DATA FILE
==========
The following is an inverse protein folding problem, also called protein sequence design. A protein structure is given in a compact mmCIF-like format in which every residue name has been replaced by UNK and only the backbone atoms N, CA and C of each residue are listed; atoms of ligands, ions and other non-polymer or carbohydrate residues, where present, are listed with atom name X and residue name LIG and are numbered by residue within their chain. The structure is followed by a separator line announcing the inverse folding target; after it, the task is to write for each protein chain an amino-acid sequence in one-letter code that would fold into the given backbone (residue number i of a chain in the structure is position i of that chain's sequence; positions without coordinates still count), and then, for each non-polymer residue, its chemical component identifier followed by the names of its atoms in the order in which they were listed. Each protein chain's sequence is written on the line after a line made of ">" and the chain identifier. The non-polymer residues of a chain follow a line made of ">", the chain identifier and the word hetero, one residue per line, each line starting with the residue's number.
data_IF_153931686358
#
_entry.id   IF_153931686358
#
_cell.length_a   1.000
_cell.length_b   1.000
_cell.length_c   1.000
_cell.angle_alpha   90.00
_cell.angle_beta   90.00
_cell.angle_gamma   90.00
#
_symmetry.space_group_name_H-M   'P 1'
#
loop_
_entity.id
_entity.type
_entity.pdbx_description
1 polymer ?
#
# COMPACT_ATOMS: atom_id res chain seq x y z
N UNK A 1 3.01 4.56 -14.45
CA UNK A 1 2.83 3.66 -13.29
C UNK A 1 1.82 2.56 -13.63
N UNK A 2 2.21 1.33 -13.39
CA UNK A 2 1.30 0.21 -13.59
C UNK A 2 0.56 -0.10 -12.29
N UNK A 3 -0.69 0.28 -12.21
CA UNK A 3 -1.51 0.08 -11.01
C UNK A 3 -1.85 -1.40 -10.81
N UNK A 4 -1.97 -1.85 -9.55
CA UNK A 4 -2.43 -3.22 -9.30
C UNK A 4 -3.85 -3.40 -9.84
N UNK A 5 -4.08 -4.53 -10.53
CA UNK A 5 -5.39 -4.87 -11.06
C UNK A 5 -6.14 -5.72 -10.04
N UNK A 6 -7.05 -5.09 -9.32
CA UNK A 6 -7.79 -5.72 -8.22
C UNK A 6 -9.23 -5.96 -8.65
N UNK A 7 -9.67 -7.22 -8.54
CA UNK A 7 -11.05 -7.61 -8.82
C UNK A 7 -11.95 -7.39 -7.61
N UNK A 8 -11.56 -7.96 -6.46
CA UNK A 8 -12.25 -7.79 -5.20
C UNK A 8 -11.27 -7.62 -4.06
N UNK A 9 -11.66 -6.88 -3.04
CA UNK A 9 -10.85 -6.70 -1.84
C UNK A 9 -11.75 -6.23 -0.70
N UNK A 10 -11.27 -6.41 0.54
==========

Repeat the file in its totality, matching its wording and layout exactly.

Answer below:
The following is an inverse protein folding problem, also called protein sequence design. A protein structure is given in a compact mmCIF-like format in which every residue name has been replaced by UNK and only the backbone atoms N, CA and C of each residue are listed; atoms of ligands, ions and other non-polymer or carbohydrate residues, where present, are listed with atom name X and residue name LIG and are numbered by residue within their chain. The structure is followed by a separator line announcing the inverse folding target; after it, the task is to write for each protein chain an amino-acid sequence in one-letter code that would fold into the given backbone (residue number i of a chain in the structure is position i of that chain's sequence; positions without coordinates still count), and then, for each non-polymer residue, its chemical component identifier followed by the names of its atoms in the order in which they were listed. Each protein chain's sequence is written on the line after a line made of ">" and the chain identifier. The non-polymer residues of a chain follow a line made of ">", the chain identifier and the word hetero, one residue per line, each line starting with the residue's number.
data_IF_153931686358
#
_entry.id   IF_153931686358
#
_cell.length_a   1.000
_cell.length_b   1.000
_cell.length_c   1.000
_cell.angle_alpha   90.00
_cell.angle_beta   90.00
_cell.angle_gamma   90.00
#
_symmetry.space_group_name_H-M   'P 1'
#
loop_
_entity.id
_entity.type
_entity.pdbx_description
1 polymer ?
#
# COMPACT_ATOMS: atom_id res chain seq x y z
N UNK A 1 3.01 4.56 -14.45
CA UNK A 1 2.83 3.66 -13.29
C UNK A 1 1.82 2.56 -13.63
N UNK A 2 2.21 1.33 -13.39
CA UNK A 2 1.30 0.21 -13.59
C UNK A 2 0.56 -0.10 -12.29
N UNK A 3 -0.69 0.28 -12.21
CA UNK A 3 -1.51 0.08 -11.01
C UNK A 3 -1.85 -1.40 -10.81
N UNK A 4 -1.97 -1.85 -9.55
CA UNK A 4 -2.43 -3.22 -9.30
C UNK A 4 -3.85 -3.40 -9.84
N UNK A 5 -4.08 -4.53 -10.53
CA UNK A 5 -5.39 -4.87 -11.06
C UNK A 5 -6.14 -5.72 -10.04
N UNK A 6 -7.05 -5.09 -9.32
CA UNK A 6 -7.79 -5.72 -8.22
C UNK A 6 -9.23 -5.96 -8.65
N UNK A 7 -9.67 -7.22 -8.54
CA UNK A 7 -11.05 -7.61 -8.82
C UNK A 7 -11.95 -7.39 -7.61
N UNK A 8 -11.56 -7.96 -6.46
CA UNK A 8 -12.25 -7.79 -5.20
C UNK A 8 -11.27 -7.62 -4.06
N UNK A 9 -11.66 -6.88 -3.04
CA UNK A 9 -10.85 -6.70 -1.84
C UNK A 9 -11.75 -6.23 -0.70
N UNK A 10 -11.27 -6.41 0.54